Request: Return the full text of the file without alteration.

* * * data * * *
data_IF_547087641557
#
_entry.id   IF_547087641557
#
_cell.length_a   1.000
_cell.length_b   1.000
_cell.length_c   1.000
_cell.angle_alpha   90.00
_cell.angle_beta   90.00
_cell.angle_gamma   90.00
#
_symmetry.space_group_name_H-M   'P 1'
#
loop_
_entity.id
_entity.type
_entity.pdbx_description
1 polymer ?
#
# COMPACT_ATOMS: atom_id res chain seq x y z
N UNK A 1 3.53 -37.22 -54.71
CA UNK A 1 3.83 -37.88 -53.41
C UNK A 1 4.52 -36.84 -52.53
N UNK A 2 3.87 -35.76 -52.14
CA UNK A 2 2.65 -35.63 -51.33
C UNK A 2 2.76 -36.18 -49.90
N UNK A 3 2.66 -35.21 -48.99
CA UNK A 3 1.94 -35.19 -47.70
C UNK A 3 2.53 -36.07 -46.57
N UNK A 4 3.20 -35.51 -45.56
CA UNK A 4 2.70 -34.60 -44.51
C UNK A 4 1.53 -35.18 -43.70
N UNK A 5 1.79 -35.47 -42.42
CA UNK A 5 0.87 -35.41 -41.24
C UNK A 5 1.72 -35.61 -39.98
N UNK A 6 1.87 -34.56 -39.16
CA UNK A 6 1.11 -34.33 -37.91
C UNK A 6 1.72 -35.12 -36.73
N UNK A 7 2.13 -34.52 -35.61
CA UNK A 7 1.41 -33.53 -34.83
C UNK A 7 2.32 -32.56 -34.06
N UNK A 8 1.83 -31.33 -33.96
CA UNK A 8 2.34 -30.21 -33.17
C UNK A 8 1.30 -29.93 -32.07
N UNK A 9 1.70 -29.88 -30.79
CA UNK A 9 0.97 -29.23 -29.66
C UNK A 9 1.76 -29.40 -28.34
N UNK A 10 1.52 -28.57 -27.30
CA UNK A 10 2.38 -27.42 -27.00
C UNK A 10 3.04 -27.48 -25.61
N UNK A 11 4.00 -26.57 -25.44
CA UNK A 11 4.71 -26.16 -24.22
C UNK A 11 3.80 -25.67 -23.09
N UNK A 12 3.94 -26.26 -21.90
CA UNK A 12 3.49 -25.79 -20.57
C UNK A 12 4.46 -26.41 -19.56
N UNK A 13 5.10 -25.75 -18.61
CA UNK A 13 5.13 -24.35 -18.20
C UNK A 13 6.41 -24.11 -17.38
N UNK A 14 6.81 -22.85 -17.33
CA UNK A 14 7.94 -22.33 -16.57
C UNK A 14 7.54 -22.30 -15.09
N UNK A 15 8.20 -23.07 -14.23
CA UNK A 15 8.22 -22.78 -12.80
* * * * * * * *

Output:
data_IF_547087641557
#
_entry.id   IF_547087641557
#
_cell.length_a   1.000
_cell.length_b   1.000
_cell.length_c   1.000
_cell.angle_alpha   90.00
_cell.angle_beta   90.00
_cell.angle_gamma   90.00
#
_symmetry.space_group_name_H-M   'P 1'
#
loop_
_entity.id
_entity.type
_entity.pdbx_description
1 polymer ?
#
# COMPACT_ATOMS: atom_id res chain seq x y z
N UNK A 1 3.53 -37.22 -54.71
CA UNK A 1 3.83 -37.88 -53.41
C UNK A 1 4.52 -36.84 -52.53
N UNK A 2 3.87 -35.76 -52.14
CA UNK A 2 2.65 -35.63 -51.33
C UNK A 2 2.76 -36.18 -49.90
N UNK A 3 2.66 -35.21 -48.99
CA UNK A 3 1.94 -35.19 -47.70
C UNK A 3 2.53 -36.07 -46.57
N UNK A 4 3.20 -35.51 -45.56
CA UNK A 4 2.70 -34.60 -44.51
C UNK A 4 1.53 -35.18 -43.70
N UNK A 5 1.79 -35.47 -42.42
CA UNK A 5 0.87 -35.41 -41.24
C UNK A 5 1.72 -35.61 -39.98
N UNK A 6 1.87 -34.56 -39.16
CA UNK A 6 1.11 -34.33 -37.91
C UNK A 6 1.72 -35.12 -36.73
N UNK A 7 2.13 -34.52 -35.61
CA UNK A 7 1.41 -33.53 -34.83
C UNK A 7 2.32 -32.56 -34.06
N UNK A 8 1.83 -31.33 -33.96
CA UNK A 8 2.34 -30.21 -33.17
C UNK A 8 1.30 -29.93 -32.07
N UNK A 9 1.70 -29.88 -30.79
CA UNK A 9 0.97 -29.23 -29.66
C UNK A 9 1.76 -29.40 -28.34
N UNK A 10 1.52 -28.57 -27.30
CA UNK A 10 2.38 -27.42 -27.00
C UNK A 10 3.04 -27.48 -25.61
N UNK A 11 4.00 -26.57 -25.44
CA UNK A 11 4.71 -26.16 -24.22
C UNK A 11 3.80 -25.67 -23.09
N UNK A 12 3.94 -26.26 -21.90
CA UNK A 12 3.49 -25.79 -20.57
C UNK A 12 4.46 -26.41 -19.56
N UNK A 13 5.10 -25.75 -18.61
CA UNK A 13 5.13 -24.35 -18.20
C UNK A 13 6.41 -24.11 -17.38
N UNK A 14 6.81 -22.85 -17.33
CA UNK A 14 7.94 -22.33 -16.57
C UNK A 14 7.54 -22.30 -15.09
N UNK A 15 8.20 -23.07 -14.23
CA UNK A 15 8.22 -22.78 -12.80